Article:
Lighter than actual honey with a lower glycemic index than table sugar, powdered honey can be added to beverages or desserts. You can make your own pineapple chicken by taking bulk freeze dried chicken, instant white rice, freeze dried pineapple, chicken flavoring, and honey powder.

Beat it, Nutella! There’s a new sweet butter in town.
Beat it, Nutella! There’s a new sweet butter in town.


Vanilla sesame butter or Pistachio Cardamom sesame butter:

I haven’t tried them, but am intrigued. They look like a creatively gourmet-flavored seed-based alternative to Nutella for people like myself who are allergic to hazelnuts. I imagine it tastes like halvah, which has one of the highest calorie-to-weight ratios of any food I’ve seen besides straight oil.


Goya Saffron Powder

For a decadent dinner, add this seasoning along with some powdered sour cream to instant rice (maybe throw in some freeze dried chicken or veggies, too). I remember discovering this meal on the CDT and being really impressed by the delicious flavor I could get out of a no-cook meal. I cold-soaked the ingredients it in a peanut-butter jar. That impromptu meal made of everything left in a few hikers’ food bags was one of the best and most memorable trail meals I’ve had anywhere.

Dehydrated Whole Milk Powder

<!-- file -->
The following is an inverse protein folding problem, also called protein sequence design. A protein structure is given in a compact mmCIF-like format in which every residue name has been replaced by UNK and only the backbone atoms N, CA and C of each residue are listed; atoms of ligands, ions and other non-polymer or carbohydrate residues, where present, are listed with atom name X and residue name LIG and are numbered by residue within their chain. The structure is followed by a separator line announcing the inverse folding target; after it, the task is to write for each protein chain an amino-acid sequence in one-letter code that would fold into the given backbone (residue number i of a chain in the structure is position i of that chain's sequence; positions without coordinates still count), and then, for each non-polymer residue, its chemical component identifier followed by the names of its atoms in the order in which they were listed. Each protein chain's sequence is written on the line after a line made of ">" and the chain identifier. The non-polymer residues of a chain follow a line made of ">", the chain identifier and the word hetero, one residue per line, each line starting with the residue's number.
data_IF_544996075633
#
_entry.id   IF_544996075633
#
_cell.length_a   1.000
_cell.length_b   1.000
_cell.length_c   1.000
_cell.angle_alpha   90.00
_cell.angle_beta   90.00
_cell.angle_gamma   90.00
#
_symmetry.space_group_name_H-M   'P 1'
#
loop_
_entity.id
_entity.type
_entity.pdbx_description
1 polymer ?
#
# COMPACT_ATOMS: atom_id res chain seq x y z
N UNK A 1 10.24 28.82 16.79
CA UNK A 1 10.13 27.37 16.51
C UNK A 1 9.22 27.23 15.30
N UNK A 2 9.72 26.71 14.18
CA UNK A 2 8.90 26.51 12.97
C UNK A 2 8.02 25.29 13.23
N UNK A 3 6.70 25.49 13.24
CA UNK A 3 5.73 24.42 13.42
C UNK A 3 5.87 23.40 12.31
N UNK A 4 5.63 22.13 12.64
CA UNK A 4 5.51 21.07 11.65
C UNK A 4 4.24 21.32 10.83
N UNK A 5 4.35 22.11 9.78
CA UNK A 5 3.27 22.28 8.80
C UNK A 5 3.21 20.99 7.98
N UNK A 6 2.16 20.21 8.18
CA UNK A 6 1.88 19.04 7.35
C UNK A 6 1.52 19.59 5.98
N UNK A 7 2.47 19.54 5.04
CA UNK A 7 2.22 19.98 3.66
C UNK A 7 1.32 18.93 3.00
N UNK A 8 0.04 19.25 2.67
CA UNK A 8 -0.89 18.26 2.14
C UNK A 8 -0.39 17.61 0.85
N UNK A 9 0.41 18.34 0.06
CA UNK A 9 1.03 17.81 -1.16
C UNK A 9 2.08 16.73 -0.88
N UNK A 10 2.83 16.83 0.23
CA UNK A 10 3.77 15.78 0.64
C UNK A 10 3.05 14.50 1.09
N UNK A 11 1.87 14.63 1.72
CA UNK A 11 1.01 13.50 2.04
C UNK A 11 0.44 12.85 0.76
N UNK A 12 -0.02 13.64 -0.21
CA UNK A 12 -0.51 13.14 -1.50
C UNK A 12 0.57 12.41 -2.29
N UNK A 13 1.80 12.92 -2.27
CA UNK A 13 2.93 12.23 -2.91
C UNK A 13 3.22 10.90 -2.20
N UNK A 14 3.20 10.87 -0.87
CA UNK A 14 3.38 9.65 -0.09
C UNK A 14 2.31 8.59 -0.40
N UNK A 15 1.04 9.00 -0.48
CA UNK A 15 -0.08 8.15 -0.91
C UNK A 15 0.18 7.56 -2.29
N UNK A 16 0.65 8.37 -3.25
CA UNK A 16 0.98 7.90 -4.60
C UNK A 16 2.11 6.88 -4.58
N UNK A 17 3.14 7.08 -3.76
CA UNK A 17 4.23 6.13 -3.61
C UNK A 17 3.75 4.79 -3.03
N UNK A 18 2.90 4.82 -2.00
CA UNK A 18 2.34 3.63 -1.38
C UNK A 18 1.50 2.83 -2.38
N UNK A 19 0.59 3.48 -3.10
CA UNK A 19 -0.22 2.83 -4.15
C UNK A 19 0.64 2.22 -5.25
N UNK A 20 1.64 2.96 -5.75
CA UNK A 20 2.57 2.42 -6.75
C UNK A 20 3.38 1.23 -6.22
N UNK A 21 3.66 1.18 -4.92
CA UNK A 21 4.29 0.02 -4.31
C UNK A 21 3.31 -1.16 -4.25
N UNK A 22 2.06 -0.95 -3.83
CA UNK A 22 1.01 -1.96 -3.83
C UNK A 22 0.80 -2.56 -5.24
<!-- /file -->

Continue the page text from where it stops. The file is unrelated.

Many hikers know about Nido, which is dehydrated whole milk from Mexico. Nido can be mixed in with creamy dinners to add calories or consumed with cereal. There are other milk alternatives out there, too. I love Milo, which is a tasty malted milk with vitamins. It makes a great breakfast drink and cheap alternative to the hiker favorite Carnation Instant Breakfast. Anyway, the canned bulk dried milk from the international part of the store is way cheaper than gourmet dehydrated gourmet milk.

Dehydrated Seaweed

For those trying to get their greens on trail who want a lightweight, inexpensive, and healthy vegetables, look no further than adding a bit of seaweed to all your meals. Dried veggies tend to be expensive or heavier than many seaweeds. Seaweed is light and helps to add bulk and nutrients to your meals. Remember to add some extra water to each store bought meal (Ramen being the least weird) to give the seaweed plenty of liquid to rehydrate. You can find Eden brand Wakame Seaweed at Whole Foods, but it is 4x the price of what I paid at the international market!

Joint Rebuilding Teas

I don’t know if these actually work, but if it does, after hiking your way through all that food, a hiker could probably benefit from a sip of these!


What are your favorite international store finds??? Share below!


Liz "Snorkel" Thomas